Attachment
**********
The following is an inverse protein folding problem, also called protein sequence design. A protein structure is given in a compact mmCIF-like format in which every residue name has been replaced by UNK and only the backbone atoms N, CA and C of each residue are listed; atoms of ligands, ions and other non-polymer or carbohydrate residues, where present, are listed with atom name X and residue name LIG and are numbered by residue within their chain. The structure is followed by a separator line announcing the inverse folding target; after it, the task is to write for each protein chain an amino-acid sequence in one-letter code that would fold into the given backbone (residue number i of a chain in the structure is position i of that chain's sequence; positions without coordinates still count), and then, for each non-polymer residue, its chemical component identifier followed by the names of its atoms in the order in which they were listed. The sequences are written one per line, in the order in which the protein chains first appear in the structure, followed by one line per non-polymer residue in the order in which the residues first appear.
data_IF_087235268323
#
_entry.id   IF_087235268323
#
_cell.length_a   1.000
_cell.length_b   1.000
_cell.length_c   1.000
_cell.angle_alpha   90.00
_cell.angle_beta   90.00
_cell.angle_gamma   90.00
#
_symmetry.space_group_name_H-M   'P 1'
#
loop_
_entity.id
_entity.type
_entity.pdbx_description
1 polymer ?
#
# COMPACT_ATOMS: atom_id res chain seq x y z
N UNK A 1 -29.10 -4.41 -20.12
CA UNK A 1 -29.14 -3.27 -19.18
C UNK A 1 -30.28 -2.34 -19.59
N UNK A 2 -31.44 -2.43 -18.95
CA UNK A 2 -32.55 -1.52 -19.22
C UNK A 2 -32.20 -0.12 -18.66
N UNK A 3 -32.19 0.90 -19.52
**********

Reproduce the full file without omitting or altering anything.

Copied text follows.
The following is an inverse protein folding problem, also called protein sequence design. A protein structure is given in a compact mmCIF-like format in which every residue name has been replaced by UNK and only the backbone atoms N, CA and C of each residue are listed; atoms of ligands, ions and other non-polymer or carbohydrate residues, where present, are listed with atom name X and residue name LIG and are numbered by residue within their chain. The structure is followed by a separator line announcing the inverse folding target; after it, the task is to write for each protein chain an amino-acid sequence in one-letter code that would fold into the given backbone (residue number i of a chain in the structure is position i of that chain's sequence; positions without coordinates still count), and then, for each non-polymer residue, its chemical component identifier followed by the names of its atoms in the order in which they were listed. The sequences are written one per line, in the order in which the protein chains first appear in the structure, followed by one line per non-polymer residue in the order in which the residues first appear.
data_IF_087235268323
#
_entry.id   IF_087235268323
#
_cell.length_a   1.000
_cell.length_b   1.000
_cell.length_c   1.000
_cell.angle_alpha   90.00
_cell.angle_beta   90.00
_cell.angle_gamma   90.00
#
_symmetry.space_group_name_H-M   'P 1'
#
loop_
_entity.id
_entity.type
_entity.pdbx_description
1 polymer ?
#
# COMPACT_ATOMS: atom_id res chain seq x y z
N UNK A 1 -29.10 -4.41 -20.12
CA UNK A 1 -29.14 -3.27 -19.18
C UNK A 1 -30.28 -2.34 -19.59
N UNK A 2 -31.44 -2.43 -18.95
CA UNK A 2 -32.55 -1.52 -19.22
C UNK A 2 -32.20 -0.12 -18.66
N UNK A 3 -32.19 0.90 -19.52